Lois Jane Walsh, Central DuPage Hospital nurse and wife of FBI’s Bob Walsh, dies at 66
BY KATIE DREWS July 1, 2012 6:54PM
Updated: August 3, 2012 6:26AM
For roughly 10 years Lois Jane Walsh suffered a rare illness that took away her ability to walk, write and speak. But it didn’t take away her laugh.
With her mind sharp and sense of humor strong, Mrs. Walsh remained in the center of action and loved to laugh away the nights with family and friends.
“We would have a lot of good laughs,” said Bill Keefe, a family friend. “She was always so positive, just a real pleasure to be around. She was remarkable.”
Mrs. Walsh, a former emergency room nurse at Central DuPage Hospital, died June 21 at her Naperville home from complications related to cerebellar ataxia, a progressive disorder that affects the part of the brain tied to coordination. She was 66.
Prior to her illness, as the wife of Bob Walsh, a former FBI special agent who became a high-ranking official in Chicago and retired as head of the San Francisco office, Mrs. Walsh lived in many places over the years, including Washington, D.C., Milwaukee and California, and was always looking forward to the next adventure.
She loved to travel and would research the history of an area before she arrived.
“If we were ever driving around and saw a historical marker in the road, that such and such happened here, we always had to stop,” her husband said.
Mrs. Walsh and her mom also took many trips together to explore new grounds.
“I always called them the time travelers,” said Keefe, also a former special agent. “They’d find these interesting little towns in Europe, and they’d just pack up and go.”
No matter where she was, Mrs. Walsh almost always had a book in hand. She built a home library out of her collection, organized by the Dewey Decimal System.
“She would read anything,” said one of her daughters, Andrea Grace. “She was very smart. She just loved knowledge, loved learning, loved looking at maps and studying atlases.”
A New York native, Mrs. Walsh was born Sept. 10, 1945, and grew up in Queens. Her father, an Italian-American, ran a Navy ship store in Brooklyn while her mother, also of Italian descent, looked after her and her younger brother.
While a student at Rosary Hill College, Mrs. Walsh met her future husband, who was attending a school about 70 miles away and would hitchhike to see her. The two wed shortly after graduating in 1967.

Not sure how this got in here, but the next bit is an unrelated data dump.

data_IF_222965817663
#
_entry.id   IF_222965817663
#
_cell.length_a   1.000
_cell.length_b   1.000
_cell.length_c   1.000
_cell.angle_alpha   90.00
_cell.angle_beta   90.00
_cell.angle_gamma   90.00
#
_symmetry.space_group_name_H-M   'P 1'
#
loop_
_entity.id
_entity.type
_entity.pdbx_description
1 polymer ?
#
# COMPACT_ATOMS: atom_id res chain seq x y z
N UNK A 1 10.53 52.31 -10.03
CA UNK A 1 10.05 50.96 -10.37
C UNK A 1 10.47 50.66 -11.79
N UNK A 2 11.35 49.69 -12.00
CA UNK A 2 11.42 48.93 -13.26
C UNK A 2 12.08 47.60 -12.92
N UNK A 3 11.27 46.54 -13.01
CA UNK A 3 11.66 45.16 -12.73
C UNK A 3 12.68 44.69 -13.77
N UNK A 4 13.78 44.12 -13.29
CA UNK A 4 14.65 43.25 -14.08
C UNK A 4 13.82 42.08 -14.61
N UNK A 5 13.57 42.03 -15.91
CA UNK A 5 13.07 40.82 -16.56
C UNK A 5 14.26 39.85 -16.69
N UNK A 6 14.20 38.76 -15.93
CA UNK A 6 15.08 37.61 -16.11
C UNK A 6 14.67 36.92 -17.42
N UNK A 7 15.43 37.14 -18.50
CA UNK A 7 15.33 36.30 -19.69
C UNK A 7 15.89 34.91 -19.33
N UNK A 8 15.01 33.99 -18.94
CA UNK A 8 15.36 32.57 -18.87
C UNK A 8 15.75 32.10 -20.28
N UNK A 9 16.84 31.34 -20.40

Mrs. Walsh taught English at a high school in Long Island before her husband joined the Army and they moved to Germany for about two years.
Years later, after Mrs. Walsh had four children, she decided to go back to school and get a nursing degree.
“That was always kind of a passion for her, both medicine and helping people,” Grace said.
Following a move to Naperville in 1982, Mrs. Walsh spent a number of years as a registered nurse at Central DuPage, eventually working her way up to the emergency room.
“You work with a whole array of illnesses and trauma, and sometimes colds and viruses, so you have to be very good. She was an excellent nurse,” said Kryss O’Donnell, a friend and fellow nurse. “Her patients were always her highest priority.”
Roughly 10 years ago Mrs. Walsh fell a few times at work and started to feel like her balance was off. She was diagnosed with cerebellar ataxia, and within two years, she could no longer walk. Slowly she lost more and more of her motor control.
“She was having a hard time writing letters,” Grace said. “Then she couldn’t walk. Then she couldn’t talk on the phone. It was heartbreaking.”
With help from her family, she found ways to communicate, first by pointing and later by blinking or moving her eyebrows. She continued to go through multiple books per week by listening to audio recordings, and she liked to sit in the middle of the family room to watch her grandkids play around her.
“The love in the family and the compassion, you could see it,” said Mary Ann Burns, a minister of care at St. Thomas the Apostle Church who would bring Mrs. Walsh communion and prayers on Sundays. “She was a beautiful person — never bitter, never angry. She was extraordinary.”
In addition to her husband and daughter Andrea, Mrs. Walsh is survived by her sons, Emmett and Matthew; daughter, Nicole; six grandchildren; and her brother.
Services have been held.